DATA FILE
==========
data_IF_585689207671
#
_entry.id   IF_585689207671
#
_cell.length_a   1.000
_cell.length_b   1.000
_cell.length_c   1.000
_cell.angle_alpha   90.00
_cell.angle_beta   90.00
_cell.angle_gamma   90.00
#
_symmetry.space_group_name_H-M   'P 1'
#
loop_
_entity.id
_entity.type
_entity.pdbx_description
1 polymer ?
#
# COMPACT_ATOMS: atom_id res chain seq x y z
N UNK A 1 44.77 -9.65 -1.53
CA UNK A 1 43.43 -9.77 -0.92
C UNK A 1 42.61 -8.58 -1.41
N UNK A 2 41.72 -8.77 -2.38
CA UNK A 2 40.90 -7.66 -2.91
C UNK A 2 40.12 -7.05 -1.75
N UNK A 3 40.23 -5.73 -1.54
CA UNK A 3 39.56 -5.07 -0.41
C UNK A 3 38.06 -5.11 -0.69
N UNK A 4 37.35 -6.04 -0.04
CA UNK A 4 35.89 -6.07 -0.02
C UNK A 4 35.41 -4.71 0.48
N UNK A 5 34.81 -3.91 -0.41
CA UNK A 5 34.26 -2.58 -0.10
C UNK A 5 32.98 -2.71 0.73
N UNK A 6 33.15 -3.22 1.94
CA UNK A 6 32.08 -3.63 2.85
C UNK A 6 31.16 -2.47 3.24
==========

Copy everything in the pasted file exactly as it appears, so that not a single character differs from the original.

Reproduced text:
data_IF_585689207671
#
_entry.id   IF_585689207671
#
_cell.length_a   1.000
_cell.length_b   1.000
_cell.length_c   1.000
_cell.angle_alpha   90.00
_cell.angle_beta   90.00
_cell.angle_gamma   90.00
#
_symmetry.space_group_name_H-M   'P 1'
#
loop_
_entity.id
_entity.type
_entity.pdbx_description
1 polymer ?
#
# COMPACT_ATOMS: atom_id res chain seq x y z
N UNK A 1 44.77 -9.65 -1.53
CA UNK A 1 43.43 -9.77 -0.92
C UNK A 1 42.61 -8.58 -1.41
N UNK A 2 41.72 -8.77 -2.38
CA UNK A 2 40.90 -7.66 -2.91
C UNK A 2 40.12 -7.05 -1.75
N UNK A 3 40.23 -5.73 -1.54
CA UNK A 3 39.56 -5.07 -0.41
C UNK A 3 38.06 -5.11 -0.69
N UNK A 4 37.35 -6.04 -0.04
CA UNK A 4 35.89 -6.07 -0.02
C UNK A 4 35.41 -4.71 0.48
N UNK A 5 34.81 -3.91 -0.41
CA UNK A 5 34.26 -2.58 -0.10
C UNK A 5 32.98 -2.71 0.73
N UNK A 6 33.15 -3.22 1.94
CA UNK A 6 32.08 -3.63 2.85
C UNK A 6 31.16 -2.47 3.24